Ima Hogg (1882-1975), philanthropist and patron of the arts, daughter of Sarah Ann (Stinson) and Governor James Stephen Hogg, was born in Mineola, Texas, on July 10, 1882.
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She then moved to Houston, where she gave piano lessons to a select group of pupils and helped found the Houston Symphony Orchestra, which played its first concert in June 1913. She served as the first vice president of the Houston Symphony Society and became president in 1917.
In the meantime, oil had been struck on the Hogg property near West Columbia, Texas, and by the late 1920s Miss Ima was involved in a wide range of philanthropic projects. In 1929 she founded the Houston Child Guidance Center, an agency to provide therapy and counseling for disturbed children and their families. In 1940, with a bequest from her brother Will, who had died in 1930, she established the Hogg Foundation for Mental Hygiene, which later became the Hogg Foundation for Mental Health at the University of Texas. In 1943 Miss Hogg, a lifelong Democrat, won an election to the Houston school board, where she worked to establish symphony concerts for schoolchildren, to get equal pay for teachers regardless of sex or race, and to set up a painting-to-music program in the public schools. In 1946 she again became president of the Houston Symphony Society, a post she held until 1956, and in 1948 she became the first woman president of the Philosophical Society of Texas. Since the 1920s she had been studying and collecting early American art and antiques, and in 1966 she presented her collection and Bayou Bend, the River Oaks mansion she and her brothers had built in 1927, to the Museum of Fine Arts in Houston.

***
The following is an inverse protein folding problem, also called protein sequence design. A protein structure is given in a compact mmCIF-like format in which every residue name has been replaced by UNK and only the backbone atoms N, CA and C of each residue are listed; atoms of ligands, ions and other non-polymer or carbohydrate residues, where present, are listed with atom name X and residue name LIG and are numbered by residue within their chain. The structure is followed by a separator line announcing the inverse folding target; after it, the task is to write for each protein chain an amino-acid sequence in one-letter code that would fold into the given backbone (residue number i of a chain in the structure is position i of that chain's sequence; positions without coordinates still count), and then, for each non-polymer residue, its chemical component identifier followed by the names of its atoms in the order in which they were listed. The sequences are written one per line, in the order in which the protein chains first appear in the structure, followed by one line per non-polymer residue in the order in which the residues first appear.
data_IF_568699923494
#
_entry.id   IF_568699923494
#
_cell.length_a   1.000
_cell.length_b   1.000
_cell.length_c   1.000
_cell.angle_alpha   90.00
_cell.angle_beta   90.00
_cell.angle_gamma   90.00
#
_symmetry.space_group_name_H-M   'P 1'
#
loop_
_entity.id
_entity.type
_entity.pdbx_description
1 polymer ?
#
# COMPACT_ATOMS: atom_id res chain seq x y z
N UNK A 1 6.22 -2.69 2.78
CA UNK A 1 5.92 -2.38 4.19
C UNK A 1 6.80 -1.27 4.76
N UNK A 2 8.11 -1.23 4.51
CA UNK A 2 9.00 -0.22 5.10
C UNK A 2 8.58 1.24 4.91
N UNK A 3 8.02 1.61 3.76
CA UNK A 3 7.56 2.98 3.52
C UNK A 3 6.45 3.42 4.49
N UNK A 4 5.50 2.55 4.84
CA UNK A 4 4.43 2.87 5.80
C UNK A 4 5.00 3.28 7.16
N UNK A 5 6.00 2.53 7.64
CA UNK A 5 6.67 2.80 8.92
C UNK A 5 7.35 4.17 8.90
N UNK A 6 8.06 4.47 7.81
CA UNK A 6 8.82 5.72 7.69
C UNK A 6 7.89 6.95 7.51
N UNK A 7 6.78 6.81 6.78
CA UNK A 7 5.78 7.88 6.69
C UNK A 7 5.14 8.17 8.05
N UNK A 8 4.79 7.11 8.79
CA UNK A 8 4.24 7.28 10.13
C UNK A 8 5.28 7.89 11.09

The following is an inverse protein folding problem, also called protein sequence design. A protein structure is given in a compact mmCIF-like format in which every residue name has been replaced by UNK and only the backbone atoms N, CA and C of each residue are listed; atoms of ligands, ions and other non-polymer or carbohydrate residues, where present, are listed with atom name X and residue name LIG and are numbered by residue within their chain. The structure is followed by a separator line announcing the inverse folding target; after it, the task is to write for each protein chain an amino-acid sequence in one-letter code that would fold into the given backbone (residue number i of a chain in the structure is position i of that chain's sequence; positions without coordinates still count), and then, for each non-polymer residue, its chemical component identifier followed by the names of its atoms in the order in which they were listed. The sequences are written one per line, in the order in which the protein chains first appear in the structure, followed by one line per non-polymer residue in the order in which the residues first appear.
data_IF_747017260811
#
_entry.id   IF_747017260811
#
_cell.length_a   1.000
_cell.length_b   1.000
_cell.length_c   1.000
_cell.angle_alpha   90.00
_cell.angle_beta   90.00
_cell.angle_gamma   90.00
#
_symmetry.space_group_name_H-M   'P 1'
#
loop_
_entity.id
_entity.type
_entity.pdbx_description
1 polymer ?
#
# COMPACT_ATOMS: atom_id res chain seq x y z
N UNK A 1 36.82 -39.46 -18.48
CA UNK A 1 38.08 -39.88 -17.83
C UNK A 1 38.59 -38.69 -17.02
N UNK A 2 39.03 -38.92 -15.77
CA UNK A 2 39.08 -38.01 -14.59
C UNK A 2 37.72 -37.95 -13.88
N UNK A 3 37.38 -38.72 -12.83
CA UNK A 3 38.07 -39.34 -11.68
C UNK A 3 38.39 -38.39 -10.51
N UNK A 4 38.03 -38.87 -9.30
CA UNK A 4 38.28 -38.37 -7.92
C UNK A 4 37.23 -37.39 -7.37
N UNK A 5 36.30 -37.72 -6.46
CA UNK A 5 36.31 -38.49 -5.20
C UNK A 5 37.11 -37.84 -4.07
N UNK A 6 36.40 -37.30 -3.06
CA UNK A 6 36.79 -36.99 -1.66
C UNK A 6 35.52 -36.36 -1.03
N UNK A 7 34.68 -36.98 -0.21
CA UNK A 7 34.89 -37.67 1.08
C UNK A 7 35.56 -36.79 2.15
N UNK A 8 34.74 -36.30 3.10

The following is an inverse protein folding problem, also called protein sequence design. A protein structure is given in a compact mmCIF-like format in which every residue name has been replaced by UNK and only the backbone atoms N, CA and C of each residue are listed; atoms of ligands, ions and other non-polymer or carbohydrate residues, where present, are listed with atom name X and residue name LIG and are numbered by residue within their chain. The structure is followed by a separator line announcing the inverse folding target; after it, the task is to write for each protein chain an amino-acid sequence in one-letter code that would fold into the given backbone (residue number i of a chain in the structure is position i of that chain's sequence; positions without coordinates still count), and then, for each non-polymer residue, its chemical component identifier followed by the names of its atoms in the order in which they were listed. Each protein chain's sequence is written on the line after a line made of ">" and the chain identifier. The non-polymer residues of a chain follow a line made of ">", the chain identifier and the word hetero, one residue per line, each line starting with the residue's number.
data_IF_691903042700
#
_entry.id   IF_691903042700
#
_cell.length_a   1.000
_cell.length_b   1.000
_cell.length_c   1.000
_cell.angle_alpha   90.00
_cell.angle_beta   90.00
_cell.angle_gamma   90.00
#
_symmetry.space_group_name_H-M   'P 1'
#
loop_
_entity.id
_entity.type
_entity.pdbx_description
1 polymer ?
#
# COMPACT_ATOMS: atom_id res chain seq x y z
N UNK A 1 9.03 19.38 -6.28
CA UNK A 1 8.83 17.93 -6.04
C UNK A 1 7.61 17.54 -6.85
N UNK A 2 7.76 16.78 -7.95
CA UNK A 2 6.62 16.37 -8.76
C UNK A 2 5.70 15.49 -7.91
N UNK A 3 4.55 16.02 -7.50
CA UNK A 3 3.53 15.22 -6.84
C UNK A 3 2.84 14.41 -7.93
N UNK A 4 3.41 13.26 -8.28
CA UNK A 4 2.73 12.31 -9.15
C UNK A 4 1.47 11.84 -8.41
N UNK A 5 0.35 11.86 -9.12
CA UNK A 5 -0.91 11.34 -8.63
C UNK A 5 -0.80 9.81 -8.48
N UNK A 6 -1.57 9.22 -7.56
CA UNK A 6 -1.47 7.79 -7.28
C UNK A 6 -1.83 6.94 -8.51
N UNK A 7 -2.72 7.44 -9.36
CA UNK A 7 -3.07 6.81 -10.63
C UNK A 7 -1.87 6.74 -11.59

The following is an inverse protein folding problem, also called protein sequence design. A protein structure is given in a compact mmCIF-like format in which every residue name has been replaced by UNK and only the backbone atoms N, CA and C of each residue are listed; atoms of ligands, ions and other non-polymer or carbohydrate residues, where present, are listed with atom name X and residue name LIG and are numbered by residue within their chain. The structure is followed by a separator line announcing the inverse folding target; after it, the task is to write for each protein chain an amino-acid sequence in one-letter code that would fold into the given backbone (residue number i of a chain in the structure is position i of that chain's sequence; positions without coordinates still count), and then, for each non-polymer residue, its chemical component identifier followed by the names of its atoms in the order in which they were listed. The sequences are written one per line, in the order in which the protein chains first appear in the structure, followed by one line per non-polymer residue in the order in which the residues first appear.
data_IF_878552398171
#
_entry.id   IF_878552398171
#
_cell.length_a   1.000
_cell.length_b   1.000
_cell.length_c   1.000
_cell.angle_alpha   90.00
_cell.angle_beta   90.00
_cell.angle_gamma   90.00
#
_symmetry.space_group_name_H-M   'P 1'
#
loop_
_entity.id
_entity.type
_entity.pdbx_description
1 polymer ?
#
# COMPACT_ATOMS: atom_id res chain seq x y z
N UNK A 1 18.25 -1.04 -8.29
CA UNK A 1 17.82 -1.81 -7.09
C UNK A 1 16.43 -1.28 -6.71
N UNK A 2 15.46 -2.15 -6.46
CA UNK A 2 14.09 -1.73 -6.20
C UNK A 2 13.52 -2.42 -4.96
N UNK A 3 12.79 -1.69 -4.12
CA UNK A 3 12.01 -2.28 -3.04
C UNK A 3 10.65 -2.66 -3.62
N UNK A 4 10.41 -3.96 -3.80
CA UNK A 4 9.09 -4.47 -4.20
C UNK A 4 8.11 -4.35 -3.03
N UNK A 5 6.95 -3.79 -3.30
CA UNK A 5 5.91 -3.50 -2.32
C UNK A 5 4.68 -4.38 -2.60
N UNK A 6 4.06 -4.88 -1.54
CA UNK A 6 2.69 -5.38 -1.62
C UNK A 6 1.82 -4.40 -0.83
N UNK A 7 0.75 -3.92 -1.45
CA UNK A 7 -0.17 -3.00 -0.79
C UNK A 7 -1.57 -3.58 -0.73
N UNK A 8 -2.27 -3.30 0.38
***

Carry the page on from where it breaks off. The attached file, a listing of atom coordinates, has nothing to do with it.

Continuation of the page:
In the 1950s Miss Ima restored the Hogg family home at Varner Plantation near West Columbia, and in 1958 she presented it to the state of Texas as Varner-Hogg Plantation State Historical Park. In the 1960s she restored the Winedale Inn, a nineteenth-century stagecoach stop at Round Top, Texas, which she gave to the University of Texas. The Winedale Historical Center now serves as a center for the study of Texas history and is also the site of a widely acclaimed annual fine arts festival. In 1953 Governor Allan Shivers appointed her to the Texas State Historical Survey Committee (later the Texas Historical Commission), and in 1967 that body gave her an award for “meritorious service in historic preservation.” In 1960 she served on a committee appointed by President Dwight D. Eisenhower for the planning of the National Cultural Center (now Kennedy Center) in Washington, D.C. In 1962, at the request of Jacqueline Kennedy, she served on an advisory panel to aid in the search for historic furniture for the White House.